By Jake Donovan
Even with Floyd Mayweather not paying the suggestion any mind, Bernard Hopkins continues to pursue a showdown with the sport’s pound-for-pound and box-office king.
The 49-year old is fresh off of a light heavyweight title unification win over Beibut Shumenov last weekend in Washington D.C. After the fight, he suggested a catchweight fight with Mayweather once the unbeaten welterweight king reaches 49-0 – at which point Mayweather will have also completed his six-fight deal with Showtime.
Given both factors, all eyes will be on whether or not the best fighter in the world will look to chase after the near elusive mark of 50-0. He hasn’t completely ruled out the thought of such a fight, but for the moment isn’t seriously entertaining Hopkins’ proposal.
That doesn’t mean Hopkins is ready to give up.
“He's going for 50-0. I'm going to be 50 years old. So I see a ‘50/50’ promotion that has a good connection, a good title,” Hopkins expressed while speaking with ESPN’s Todd Grisham during a special Thursday edition of ESPN2’s Friday Night Fights series.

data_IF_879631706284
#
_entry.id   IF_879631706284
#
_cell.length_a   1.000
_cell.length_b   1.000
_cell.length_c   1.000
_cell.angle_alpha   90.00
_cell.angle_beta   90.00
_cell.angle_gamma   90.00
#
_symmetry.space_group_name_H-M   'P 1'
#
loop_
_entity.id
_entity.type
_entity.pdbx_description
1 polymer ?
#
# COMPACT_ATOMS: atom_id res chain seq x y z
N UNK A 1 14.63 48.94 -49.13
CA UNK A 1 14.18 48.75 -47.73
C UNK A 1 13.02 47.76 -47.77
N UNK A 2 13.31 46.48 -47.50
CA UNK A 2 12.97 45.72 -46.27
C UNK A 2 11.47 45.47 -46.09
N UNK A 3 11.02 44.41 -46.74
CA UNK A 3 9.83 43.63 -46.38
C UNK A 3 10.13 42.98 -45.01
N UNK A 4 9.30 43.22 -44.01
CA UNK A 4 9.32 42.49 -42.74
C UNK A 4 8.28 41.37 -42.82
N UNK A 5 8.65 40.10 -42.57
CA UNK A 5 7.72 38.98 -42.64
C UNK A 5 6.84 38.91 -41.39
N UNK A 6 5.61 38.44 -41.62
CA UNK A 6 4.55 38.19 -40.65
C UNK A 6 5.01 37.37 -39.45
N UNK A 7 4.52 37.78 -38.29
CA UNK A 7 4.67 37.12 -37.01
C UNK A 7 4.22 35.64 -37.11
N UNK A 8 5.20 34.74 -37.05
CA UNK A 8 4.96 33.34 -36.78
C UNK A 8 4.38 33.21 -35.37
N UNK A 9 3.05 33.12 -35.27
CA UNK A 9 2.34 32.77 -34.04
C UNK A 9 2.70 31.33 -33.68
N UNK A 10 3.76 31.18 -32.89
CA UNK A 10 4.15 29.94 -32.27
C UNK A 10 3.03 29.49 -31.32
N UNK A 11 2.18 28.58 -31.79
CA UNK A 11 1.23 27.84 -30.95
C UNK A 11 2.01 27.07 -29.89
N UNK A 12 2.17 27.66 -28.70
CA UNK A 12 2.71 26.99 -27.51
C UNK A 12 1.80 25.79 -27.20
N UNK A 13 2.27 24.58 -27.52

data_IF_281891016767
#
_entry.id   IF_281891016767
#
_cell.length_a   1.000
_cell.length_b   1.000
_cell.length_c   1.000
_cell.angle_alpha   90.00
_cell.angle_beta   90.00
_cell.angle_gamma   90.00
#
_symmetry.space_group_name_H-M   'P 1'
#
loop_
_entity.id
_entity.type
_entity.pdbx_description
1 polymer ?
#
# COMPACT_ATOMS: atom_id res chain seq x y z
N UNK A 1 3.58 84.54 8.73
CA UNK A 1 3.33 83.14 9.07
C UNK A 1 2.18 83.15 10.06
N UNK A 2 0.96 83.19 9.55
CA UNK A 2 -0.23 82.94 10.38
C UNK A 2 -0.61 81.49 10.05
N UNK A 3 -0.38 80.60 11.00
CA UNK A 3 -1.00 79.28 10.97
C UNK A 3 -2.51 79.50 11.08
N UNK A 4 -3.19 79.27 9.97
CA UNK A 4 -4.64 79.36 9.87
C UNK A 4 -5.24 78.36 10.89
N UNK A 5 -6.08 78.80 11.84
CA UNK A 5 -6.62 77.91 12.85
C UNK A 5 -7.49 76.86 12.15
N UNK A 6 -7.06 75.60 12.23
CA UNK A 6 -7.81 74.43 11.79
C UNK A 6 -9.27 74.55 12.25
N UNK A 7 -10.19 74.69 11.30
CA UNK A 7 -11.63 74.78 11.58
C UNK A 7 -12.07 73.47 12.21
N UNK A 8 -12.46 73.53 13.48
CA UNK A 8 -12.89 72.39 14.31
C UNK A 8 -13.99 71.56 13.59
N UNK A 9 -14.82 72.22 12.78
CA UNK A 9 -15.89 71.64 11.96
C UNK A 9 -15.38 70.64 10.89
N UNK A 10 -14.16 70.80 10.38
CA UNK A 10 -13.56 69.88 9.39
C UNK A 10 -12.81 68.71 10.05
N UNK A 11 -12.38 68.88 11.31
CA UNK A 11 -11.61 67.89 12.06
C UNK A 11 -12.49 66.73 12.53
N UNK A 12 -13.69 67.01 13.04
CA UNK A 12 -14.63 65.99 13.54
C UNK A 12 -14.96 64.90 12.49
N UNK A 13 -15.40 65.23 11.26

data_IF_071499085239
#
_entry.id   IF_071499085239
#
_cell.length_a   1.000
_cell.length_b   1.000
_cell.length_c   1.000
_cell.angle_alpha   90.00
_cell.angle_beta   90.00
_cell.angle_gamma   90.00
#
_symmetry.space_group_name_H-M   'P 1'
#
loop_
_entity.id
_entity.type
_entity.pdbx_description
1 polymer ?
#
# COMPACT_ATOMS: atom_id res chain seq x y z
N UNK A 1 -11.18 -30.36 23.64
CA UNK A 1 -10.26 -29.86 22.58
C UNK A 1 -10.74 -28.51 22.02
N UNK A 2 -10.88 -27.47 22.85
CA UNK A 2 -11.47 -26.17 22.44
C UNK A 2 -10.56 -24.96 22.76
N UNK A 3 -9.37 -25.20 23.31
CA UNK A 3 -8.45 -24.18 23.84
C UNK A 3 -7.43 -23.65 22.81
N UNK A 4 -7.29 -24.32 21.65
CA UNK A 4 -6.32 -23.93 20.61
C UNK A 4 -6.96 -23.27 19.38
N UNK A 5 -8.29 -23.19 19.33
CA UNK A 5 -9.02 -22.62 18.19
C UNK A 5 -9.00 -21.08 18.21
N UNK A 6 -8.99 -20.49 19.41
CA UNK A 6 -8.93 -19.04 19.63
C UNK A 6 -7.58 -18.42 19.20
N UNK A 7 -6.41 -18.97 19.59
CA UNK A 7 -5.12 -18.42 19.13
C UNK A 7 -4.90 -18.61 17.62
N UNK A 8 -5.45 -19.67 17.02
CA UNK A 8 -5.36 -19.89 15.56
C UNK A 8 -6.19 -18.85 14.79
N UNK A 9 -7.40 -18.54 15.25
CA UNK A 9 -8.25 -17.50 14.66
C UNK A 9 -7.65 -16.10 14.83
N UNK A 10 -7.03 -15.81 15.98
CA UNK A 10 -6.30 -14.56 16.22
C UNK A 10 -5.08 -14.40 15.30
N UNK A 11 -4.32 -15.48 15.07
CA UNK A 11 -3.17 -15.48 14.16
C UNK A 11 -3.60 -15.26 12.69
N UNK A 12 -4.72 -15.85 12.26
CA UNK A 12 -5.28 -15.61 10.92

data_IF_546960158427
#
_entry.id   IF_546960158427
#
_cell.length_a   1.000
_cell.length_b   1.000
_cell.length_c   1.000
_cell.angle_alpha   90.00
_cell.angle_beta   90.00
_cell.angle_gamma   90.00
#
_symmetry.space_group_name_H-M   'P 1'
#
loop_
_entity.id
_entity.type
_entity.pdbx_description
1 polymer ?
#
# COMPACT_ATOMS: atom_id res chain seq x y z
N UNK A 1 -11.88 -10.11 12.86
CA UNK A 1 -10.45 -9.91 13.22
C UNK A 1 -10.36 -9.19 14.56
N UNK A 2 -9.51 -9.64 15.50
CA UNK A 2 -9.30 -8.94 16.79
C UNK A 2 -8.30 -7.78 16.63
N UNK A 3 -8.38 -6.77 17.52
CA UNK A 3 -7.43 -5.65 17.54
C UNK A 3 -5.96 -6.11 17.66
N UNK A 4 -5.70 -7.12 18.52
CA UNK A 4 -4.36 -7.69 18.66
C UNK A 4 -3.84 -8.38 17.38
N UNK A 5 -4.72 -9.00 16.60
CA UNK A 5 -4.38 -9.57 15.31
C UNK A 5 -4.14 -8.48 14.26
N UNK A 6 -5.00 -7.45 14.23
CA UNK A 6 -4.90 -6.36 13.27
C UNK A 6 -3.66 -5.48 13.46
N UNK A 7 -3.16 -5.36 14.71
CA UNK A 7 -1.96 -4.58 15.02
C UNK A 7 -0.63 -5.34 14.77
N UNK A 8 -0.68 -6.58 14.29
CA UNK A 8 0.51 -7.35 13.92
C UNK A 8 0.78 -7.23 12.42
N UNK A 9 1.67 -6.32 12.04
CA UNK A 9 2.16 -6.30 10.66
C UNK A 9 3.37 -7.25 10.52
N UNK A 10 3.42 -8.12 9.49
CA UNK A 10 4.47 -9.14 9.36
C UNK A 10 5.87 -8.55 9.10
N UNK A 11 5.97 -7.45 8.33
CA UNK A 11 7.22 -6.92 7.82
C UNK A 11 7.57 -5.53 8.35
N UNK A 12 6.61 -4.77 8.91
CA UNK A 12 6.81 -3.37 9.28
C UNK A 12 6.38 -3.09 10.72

Hopkins is currently eyeing a showdown with lineal light heavyweight king Adonis Stevenson, who first faces Andrzej Fonfara on May 24 in Montreal. Assuming the Haitian-Canadian knockout artist prevails, talks have already begun to set up a potential super fight later this year.
By then, Mayweather – who is an 11-1 favorite to get past Marcos Maidana next Saturday in their Showtime Pay-Per-View headliner in Las Vegas – will have also completed his September fight against the opponent of his choosing.
"Anything is possible as long as Floyd Mayweather keeps winning,” Hopkins believes. “For everybody, you have two of the best minds in boxing that love winning, making records, breaking records. It would be the biggest urban fight ever, transcending racial barriers.”
Jake Donovan is the Managing Editor of Boxingscene.com, as well as a member of Transnational Boxing Ratings Board and the Boxing Writers Association of America. Twitter: @JakeNDaBox
Tags: Floyd Mayweather Jr. , Bernard Hopkins